The UGG trademark has been, and continues to be, the subject of dispute in several countries. The trademark for ugh, UGG and UGG boots has been removed from the trademark registry in Australia for non-use. Outside Australia and New Zealand, UGG (written in capital letters) is a registered trademark of Deckers Outdoor Corporation.
In 1999, Deckers registered the trademarks for "UGG" in the US. Deckers began asserting its new trademark and sent out cease and desist letters to Australian manufacturers. By the early 2000s, demand for ugg boots which you can see in UGG Black Friday Sale shop was soaring with Australian and USA based manufacturers selling UGGS over the Internet. Deckers' law firm Middletons of Melbourne began a serious effort to halt the Australian companies' sales by sending cease and desist letters to a number of Australian and USA based manufacturers, preventing them from selling UGGS on eBay or from using the word in their registered business names or domain names.
Brian Iversen of Blue Mountain UGG Boots stated that his company has been manufacturing UGGS since 1933, and that his company had long ago dismissed trade marking the name as it was generic. He further stated: "What the Americans are doing is like Ford suddenly announcing that they are the only people allowed to use the word 'car'. It's just bloody rude, mate." New South Wales Labor MPs wore UGG boots in Parliament House in support of the local industry while Western Australian MP Sharryn Jackson helped to establish a successful fighting fund to challenge Deckers trademarks. Jackson stated: "It defies belief that an Australian icon would be trademarked in the US. "The manufacture of Black Friday UGGS in Australia was primarily a Cottage industry. Individually lacking the resources to fight Deckers, 20 Australian manufacturers formed the Australian Sheepskin Association to fight the corporation's claim, arguing that "UGG" is a generic term referring to flat-heeled, pull-on sheepskin boots. One of these manufacturers, Perth's UGGS-N-Rugs, who had been manufacturing UGGS since 1978 and selling them online since 1996, appealed to Australian trademark regulators on behalf of the Australian Sheepskin Association. The officer who heard the case stated that the "evidence overwhelmingly supports the proposition that the terms (UGG, ugh and UGG boots) are interchangeably used to describe a specific style of sheepskin boot and are the first and most natural way in which to describe these goods." In 2006 UGGS-N-Rugs won the right to use the term UGG BOOT/S and variations such as UGH BOOT/S.Deckers retained the rights to their UGG logo as trade mark protection only applies for the way the mark appears in its entirety and not for the words it contains. IP Australia also ruled that the trademark "UGH-boots" (with hyphen) should be removed from the trademark register for non-use as Deckers had only been using the UGG logo, not the UGH marks. Deckers have since registered the domain name uggsnrugs.com. As of 2010, Deckers have declined to pay the Australian Sheepskin Associations costs as required by the ruling.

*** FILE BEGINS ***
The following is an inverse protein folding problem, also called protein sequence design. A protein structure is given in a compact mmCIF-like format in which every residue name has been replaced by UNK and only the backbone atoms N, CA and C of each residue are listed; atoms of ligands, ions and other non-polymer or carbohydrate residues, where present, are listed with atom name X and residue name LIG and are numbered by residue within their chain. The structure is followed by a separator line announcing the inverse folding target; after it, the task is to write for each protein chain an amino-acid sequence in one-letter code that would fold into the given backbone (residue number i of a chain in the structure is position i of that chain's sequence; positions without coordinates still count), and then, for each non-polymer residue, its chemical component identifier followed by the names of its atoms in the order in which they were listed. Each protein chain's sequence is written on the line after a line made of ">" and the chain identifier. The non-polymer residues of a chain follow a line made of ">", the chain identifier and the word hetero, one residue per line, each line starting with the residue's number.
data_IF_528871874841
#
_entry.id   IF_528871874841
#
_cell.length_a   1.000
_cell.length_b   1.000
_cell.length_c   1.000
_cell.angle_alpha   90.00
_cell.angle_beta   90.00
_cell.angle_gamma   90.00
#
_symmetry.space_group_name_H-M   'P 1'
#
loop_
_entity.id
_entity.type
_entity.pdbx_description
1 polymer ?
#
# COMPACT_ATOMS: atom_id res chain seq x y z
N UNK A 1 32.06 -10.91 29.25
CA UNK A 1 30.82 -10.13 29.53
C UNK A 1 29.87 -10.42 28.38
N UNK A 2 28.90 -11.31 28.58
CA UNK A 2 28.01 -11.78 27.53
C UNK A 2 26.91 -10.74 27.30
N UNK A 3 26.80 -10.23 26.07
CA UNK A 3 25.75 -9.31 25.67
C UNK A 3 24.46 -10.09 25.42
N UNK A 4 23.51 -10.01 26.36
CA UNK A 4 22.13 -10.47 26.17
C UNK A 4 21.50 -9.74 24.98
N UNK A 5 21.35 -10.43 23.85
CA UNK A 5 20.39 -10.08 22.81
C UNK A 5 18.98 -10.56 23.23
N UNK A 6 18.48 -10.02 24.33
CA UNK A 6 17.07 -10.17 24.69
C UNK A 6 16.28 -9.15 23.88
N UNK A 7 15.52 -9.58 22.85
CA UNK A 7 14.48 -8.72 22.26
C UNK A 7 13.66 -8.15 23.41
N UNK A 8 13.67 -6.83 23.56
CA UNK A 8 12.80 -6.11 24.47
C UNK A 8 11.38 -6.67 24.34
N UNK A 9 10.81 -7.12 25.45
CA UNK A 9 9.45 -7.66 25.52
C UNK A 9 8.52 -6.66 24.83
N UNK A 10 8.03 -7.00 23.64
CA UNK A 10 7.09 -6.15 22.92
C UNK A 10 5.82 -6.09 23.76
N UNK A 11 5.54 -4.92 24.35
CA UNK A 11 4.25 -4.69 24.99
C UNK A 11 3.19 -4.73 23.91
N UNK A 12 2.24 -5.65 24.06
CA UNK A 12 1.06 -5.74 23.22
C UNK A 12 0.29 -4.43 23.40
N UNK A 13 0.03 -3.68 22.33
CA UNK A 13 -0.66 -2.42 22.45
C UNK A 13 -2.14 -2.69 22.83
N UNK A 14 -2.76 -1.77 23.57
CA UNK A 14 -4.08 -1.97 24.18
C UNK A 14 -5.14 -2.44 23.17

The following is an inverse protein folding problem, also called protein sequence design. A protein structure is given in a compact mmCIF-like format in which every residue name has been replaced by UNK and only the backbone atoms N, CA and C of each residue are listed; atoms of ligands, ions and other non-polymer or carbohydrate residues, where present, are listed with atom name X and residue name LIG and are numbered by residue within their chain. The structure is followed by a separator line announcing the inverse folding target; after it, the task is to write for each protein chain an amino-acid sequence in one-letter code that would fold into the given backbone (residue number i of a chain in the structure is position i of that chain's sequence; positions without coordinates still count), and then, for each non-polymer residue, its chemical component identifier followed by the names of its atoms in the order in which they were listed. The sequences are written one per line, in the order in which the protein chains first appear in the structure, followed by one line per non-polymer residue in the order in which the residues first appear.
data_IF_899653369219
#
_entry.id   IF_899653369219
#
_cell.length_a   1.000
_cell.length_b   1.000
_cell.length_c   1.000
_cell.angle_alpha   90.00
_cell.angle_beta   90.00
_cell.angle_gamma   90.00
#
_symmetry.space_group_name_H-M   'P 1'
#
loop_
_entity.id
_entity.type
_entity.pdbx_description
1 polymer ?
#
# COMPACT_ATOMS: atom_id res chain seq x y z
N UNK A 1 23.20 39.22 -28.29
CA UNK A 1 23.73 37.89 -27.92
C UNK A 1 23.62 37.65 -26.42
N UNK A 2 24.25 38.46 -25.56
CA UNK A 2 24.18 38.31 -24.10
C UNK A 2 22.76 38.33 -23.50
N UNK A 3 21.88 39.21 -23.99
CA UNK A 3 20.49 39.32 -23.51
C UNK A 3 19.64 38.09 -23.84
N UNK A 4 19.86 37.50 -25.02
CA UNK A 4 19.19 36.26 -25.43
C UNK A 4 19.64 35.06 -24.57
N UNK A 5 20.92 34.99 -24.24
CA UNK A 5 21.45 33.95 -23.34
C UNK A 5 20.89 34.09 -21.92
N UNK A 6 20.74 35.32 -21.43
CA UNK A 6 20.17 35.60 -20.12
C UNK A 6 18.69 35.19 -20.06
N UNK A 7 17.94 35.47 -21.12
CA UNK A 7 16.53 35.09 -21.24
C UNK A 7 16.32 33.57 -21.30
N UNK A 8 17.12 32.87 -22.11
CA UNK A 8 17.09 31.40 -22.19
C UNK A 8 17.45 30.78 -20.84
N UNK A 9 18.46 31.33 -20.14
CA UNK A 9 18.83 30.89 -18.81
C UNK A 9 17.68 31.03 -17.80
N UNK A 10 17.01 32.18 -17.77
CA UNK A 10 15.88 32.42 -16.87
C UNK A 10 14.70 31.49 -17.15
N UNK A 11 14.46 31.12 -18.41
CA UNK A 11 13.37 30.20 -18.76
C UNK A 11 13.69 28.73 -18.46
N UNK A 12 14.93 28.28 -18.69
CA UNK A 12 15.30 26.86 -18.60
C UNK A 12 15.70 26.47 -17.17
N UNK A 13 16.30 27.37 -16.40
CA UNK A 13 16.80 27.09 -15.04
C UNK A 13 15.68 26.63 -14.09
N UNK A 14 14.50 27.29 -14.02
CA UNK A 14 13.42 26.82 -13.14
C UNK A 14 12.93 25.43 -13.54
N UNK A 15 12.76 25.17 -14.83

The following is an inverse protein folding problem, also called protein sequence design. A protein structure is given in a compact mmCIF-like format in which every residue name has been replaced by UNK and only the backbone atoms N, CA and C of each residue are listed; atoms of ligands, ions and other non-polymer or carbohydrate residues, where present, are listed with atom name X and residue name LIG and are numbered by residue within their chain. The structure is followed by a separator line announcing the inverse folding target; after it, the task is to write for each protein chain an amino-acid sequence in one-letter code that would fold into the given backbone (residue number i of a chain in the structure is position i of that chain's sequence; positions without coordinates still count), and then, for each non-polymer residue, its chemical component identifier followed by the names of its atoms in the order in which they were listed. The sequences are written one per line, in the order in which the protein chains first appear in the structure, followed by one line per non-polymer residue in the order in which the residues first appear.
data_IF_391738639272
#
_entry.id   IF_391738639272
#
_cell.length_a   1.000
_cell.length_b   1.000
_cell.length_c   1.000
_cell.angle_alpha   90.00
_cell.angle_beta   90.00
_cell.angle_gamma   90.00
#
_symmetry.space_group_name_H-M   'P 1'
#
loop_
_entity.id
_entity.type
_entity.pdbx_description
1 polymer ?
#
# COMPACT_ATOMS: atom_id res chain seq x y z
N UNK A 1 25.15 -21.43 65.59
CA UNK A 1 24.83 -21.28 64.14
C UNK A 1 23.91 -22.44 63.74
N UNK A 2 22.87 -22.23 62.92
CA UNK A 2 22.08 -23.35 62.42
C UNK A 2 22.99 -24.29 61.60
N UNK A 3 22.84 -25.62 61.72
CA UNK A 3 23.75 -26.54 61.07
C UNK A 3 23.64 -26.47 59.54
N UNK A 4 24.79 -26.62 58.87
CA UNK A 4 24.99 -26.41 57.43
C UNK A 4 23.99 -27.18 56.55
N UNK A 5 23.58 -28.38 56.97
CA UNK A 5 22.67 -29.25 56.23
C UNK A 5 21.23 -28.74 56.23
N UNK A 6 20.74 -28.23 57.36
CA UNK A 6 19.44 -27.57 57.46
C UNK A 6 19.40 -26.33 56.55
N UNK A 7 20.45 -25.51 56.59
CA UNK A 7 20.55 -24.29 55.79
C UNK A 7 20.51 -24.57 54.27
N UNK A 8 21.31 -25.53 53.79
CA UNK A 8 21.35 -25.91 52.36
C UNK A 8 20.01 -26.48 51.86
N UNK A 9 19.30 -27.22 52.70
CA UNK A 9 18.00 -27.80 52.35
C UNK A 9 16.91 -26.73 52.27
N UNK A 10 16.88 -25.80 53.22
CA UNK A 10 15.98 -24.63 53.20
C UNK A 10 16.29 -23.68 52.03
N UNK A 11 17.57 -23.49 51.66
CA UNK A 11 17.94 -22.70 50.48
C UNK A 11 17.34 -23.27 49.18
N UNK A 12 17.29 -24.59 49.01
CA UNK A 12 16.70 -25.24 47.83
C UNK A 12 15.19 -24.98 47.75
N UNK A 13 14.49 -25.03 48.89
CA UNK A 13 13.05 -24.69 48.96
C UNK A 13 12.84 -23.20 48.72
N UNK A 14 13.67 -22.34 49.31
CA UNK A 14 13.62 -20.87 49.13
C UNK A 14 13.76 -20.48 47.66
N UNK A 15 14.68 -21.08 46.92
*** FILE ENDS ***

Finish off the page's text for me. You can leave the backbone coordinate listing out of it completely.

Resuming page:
The 2006 ruling that "UGG" is a generic name only applies in Australia and Deckers still owns the trademarks in other jurisdictions such as the US, China, Japan and the European Union where they have successfully defended challenges to their mark. If you want to buy a pair of UGG boots ,you can go to the shop named UGG Black Friday.